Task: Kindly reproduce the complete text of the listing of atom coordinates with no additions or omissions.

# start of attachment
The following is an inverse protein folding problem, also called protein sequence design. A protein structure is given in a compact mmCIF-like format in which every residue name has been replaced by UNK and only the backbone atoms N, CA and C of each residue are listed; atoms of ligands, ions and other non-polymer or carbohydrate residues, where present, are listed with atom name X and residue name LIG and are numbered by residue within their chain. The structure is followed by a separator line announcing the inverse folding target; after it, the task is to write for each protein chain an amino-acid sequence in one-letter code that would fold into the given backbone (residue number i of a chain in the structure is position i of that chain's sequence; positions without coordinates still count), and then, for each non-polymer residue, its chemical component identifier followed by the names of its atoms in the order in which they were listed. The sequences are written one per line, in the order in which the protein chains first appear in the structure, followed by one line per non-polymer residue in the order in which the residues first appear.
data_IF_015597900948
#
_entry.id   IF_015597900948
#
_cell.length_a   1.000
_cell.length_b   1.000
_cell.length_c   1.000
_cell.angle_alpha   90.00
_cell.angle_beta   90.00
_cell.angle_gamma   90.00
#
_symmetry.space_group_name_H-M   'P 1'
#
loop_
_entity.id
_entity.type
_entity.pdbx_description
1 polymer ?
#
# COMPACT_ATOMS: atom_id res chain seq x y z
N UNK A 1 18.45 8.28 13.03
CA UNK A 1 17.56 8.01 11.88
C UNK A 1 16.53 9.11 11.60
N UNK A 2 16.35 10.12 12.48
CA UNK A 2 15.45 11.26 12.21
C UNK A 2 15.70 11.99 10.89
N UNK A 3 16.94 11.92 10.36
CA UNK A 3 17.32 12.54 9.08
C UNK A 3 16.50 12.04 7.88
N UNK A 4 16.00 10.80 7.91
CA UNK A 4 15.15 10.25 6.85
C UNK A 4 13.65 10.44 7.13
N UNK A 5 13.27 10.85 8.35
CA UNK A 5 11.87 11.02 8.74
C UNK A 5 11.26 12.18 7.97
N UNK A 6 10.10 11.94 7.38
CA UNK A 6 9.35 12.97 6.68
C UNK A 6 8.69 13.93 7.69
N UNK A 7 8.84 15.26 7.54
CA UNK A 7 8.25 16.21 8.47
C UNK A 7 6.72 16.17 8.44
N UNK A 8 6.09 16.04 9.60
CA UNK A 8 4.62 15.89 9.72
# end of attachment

The following is an inverse protein folding problem, also called protein sequence design. A protein structure is given in a compact mmCIF-like format in which every residue name has been replaced by UNK and only the backbone atoms N, CA and C of each residue are listed; atoms of ligands, ions and other non-polymer or carbohydrate residues, where present, are listed with atom name X and residue name LIG and are numbered by residue within their chain. The structure is followed by a separator line announcing the inverse folding target; after it, the task is to write for each protein chain an amino-acid sequence in one-letter code that would fold into the given backbone (residue number i of a chain in the structure is position i of that chain's sequence; positions without coordinates still count), and then, for each non-polymer residue, its chemical component identifier followed by the names of its atoms in the order in which they were listed. The sequences are written one per line, in the order in which the protein chains first appear in the structure, followed by one line per non-polymer residue in the order in which the residues first appear.
data_IF_015597900948
#
_entry.id   IF_015597900948
#
_cell.length_a   1.000
_cell.length_b   1.000
_cell.length_c   1.000
_cell.angle_alpha   90.00
_cell.angle_beta   90.00
_cell.angle_gamma   90.00
#
_symmetry.space_group_name_H-M   'P 1'
#
loop_
_entity.id
_entity.type
_entity.pdbx_description
1 polymer ?
#
# COMPACT_ATOMS: atom_id res chain seq x y z
N UNK A 1 18.45 8.28 13.03
CA UNK A 1 17.56 8.01 11.88
C UNK A 1 16.53 9.11 11.60
N UNK A 2 16.35 10.12 12.48
CA UNK A 2 15.45 11.26 12.21
C UNK A 2 15.70 11.99 10.89
N UNK A 3 16.94 11.92 10.36
CA UNK A 3 17.32 12.54 9.08
C UNK A 3 16.50 12.04 7.88
N UNK A 4 16.00 10.80 7.91
CA UNK A 4 15.15 10.25 6.85
C UNK A 4 13.65 10.44 7.13
N UNK A 5 13.27 10.85 8.35
CA UNK A 5 11.87 11.02 8.74
C UNK A 5 11.26 12.18 7.97
N UNK A 6 10.10 11.94 7.38
CA UNK A 6 9.35 12.97 6.68
C UNK A 6 8.69 13.93 7.69
N UNK A 7 8.84 15.26 7.54
CA UNK A 7 8.25 16.21 8.47
C UNK A 7 6.72 16.17 8.44
N UNK A 8 6.09 16.04 9.60
CA UNK A 8 4.62 15.89 9.72